Saturday, April 3, 2010

Liminal Lines: Life, Death, and Art

Last Sunday, I visited a friend of a friend, who was in hospice with terminal cancer. I'd spent maybe half a dozen times with Brian and my friend Lois, joyfully eating late afternoon snacks, drinking white wine, and talking about the great questions of life. Brian was in seminary for some of that time, contemplating some of the wild cats of modern Christian theology - I remember a long conversation about John Shelby Spong, a favorite of my friend, who's argued that Christianity needs to radically change or it may just die off. It was always interesting to participate in these cross-religious dialogues, to consider Jesus as an outsider, and to have outsiders consider Zen and Buddhism with me.

During the visit, it was clear that Brian was fading. He tried to talk to us, but really couldn't muster the strength to say anything coherently. I remember looking into his eyes, and saying "I miss our talks" and I'm almost sure he tried to say to me "Maybe we'll have another." Well, we won't. He died Thursday. Not even 60 years old, he still left a small mark on the world by staying on his path, and doggedly pursuing the mysteries of this life (even with cancer ravaging his body, he stuck out his seminary studies longer than most would have).

The painting above is by another man who died young, but left a mark on the world. Mikalojus Konstantinas Čiurlionis was a Lithuanian painter and composer who, despite living only 35 years, composed nearly 250 pieces of music and completed almost 300 paintings. A contemporary of people like Kandinsky and Franz Marc, Ciurlionis was highly inspired by both spirituality and nature. His paintings, like the one above, are frequently bursting with intensity, while also almost being so liminal as to slide into abstraction. Some credit him with beating Kandinsky to the punch when it comes to modern abstract painting, although the American painter Arthur Dove also hangs in there as an early experimenter with 20th century abstraction.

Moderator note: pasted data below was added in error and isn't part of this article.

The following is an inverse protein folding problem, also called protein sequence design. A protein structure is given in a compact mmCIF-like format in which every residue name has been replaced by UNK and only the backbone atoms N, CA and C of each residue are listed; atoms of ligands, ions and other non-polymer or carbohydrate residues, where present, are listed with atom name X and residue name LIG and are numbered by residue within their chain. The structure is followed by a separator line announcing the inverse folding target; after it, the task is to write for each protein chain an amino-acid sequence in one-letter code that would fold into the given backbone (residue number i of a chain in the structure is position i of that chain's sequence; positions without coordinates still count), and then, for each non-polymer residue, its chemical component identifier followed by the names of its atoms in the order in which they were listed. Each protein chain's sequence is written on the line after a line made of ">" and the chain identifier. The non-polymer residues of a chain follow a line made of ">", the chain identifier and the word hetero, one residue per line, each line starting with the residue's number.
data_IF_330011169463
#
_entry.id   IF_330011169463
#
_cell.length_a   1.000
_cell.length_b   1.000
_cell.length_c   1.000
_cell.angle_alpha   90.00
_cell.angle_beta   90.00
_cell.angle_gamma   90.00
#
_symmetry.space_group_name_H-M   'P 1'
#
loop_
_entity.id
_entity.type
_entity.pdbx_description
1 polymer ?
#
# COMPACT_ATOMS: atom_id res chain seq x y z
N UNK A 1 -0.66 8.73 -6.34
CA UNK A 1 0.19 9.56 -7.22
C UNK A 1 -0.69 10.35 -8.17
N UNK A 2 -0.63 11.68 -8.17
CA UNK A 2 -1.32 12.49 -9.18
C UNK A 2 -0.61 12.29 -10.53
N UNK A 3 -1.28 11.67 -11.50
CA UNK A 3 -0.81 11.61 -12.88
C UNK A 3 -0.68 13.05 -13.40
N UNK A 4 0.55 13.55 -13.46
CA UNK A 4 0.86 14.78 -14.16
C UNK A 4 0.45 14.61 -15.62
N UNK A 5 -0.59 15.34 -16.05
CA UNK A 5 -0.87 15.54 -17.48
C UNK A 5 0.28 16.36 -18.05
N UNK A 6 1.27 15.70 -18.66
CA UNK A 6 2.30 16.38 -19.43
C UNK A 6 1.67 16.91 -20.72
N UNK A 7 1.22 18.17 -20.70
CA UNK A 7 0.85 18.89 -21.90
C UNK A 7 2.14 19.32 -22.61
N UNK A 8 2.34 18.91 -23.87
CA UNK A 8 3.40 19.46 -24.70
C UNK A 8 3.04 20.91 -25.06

Some of Ciurlionis' paintings are like Zen koans - images you cannot grab onto with your rational mind, like grains of sand sliding through your hands. At times, they contain reference points that might lead you to think "I've got it!" But then, as you take the image in a little more, you realize that you don't got it, and probably never will in the way you usually do. This guy seemed to always be on the border between this life and another, just as my friend has been over the past few years.

Really, we're all like this, don't you think? Maybe it's not in our face as much, or that we have to work a bit to keep the liminal alive in ways that Ciurlionis, Brian, and others out there didn't have to. But it's there regardless of how much you or I miss it - those little and great crossings between here and there (whatever "there" is), the footsteps we take between our many homes.


Kerry Slavens said...

Nathan, thank you for this very moving post and for introducing me to the work of Mikalojus Konstantinas Čiurlionis. I keep coming back and looking at this painting. I really enjoy your blog...

Nathan said...

Hi Kerry,

He was an amazing artist who did so much in a short life.

Glad you're enjoying the blog.


Anonymous said...

May Brian be in a place of Peace and Happiness. May his friends and family find peace and comfort.